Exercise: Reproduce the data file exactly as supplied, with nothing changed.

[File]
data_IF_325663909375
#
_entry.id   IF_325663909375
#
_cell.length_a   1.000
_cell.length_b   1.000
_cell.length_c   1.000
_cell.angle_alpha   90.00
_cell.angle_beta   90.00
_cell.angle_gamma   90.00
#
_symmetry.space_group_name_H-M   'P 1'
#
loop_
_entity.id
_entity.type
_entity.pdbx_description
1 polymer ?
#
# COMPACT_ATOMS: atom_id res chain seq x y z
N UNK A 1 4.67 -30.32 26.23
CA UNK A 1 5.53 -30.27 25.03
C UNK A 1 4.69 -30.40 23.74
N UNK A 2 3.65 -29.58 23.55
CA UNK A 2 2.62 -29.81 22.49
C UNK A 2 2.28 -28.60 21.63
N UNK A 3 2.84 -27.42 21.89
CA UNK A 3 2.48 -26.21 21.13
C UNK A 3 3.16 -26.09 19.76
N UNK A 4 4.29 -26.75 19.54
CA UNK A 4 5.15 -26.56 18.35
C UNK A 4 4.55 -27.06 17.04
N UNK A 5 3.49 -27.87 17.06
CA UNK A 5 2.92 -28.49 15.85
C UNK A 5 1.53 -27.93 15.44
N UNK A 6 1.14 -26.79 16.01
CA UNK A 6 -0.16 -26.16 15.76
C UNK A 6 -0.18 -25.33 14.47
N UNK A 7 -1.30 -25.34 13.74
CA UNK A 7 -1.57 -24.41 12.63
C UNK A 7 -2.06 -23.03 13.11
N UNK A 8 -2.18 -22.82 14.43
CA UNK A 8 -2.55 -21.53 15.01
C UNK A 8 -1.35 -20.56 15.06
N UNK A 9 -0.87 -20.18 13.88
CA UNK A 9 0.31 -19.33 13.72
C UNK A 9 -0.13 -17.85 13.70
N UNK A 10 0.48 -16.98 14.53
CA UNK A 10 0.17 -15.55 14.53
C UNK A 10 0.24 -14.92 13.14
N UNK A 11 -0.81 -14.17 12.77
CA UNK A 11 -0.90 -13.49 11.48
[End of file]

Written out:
data_IF_325663909375
#
_entry.id   IF_325663909375
#
_cell.length_a   1.000
_cell.length_b   1.000
_cell.length_c   1.000
_cell.angle_alpha   90.00
_cell.angle_beta   90.00
_cell.angle_gamma   90.00
#
_symmetry.space_group_name_H-M   'P 1'
#
loop_
_entity.id
_entity.type
_entity.pdbx_description
1 polymer ?
#
# COMPACT_ATOMS: atom_id res chain seq x y z
N UNK A 1 4.67 -30.32 26.23
CA UNK A 1 5.53 -30.27 25.03
C UNK A 1 4.69 -30.40 23.74
N UNK A 2 3.65 -29.58 23.55
CA UNK A 2 2.62 -29.81 22.49
C UNK A 2 2.28 -28.60 21.63
N UNK A 3 2.84 -27.42 21.89
CA UNK A 3 2.48 -26.21 21.13
C UNK A 3 3.16 -26.09 19.76
N UNK A 4 4.29 -26.75 19.54
CA UNK A 4 5.15 -26.56 18.35
C UNK A 4 4.55 -27.06 17.04
N UNK A 5 3.49 -27.87 17.06
CA UNK A 5 2.92 -28.49 15.85
C UNK A 5 1.53 -27.93 15.44
N UNK A 6 1.14 -26.79 16.01
CA UNK A 6 -0.16 -26.16 15.76
C UNK A 6 -0.18 -25.33 14.47
N UNK A 7 -1.30 -25.34 13.74
CA UNK A 7 -1.57 -24.41 12.63
C UNK A 7 -2.06 -23.03 13.11
N UNK A 8 -2.18 -22.82 14.43
CA UNK A 8 -2.55 -21.53 15.01
C UNK A 8 -1.35 -20.56 15.06
N UNK A 9 -0.87 -20.18 13.88
CA UNK A 9 0.31 -19.33 13.72
C UNK A 9 -0.13 -17.85 13.70
N UNK A 10 0.48 -16.98 14.53
CA UNK A 10 0.17 -15.55 14.53
C UNK A 10 0.24 -14.92 13.14
N UNK A 11 -0.81 -14.17 12.77
CA UNK A 11 -0.90 -13.49 11.48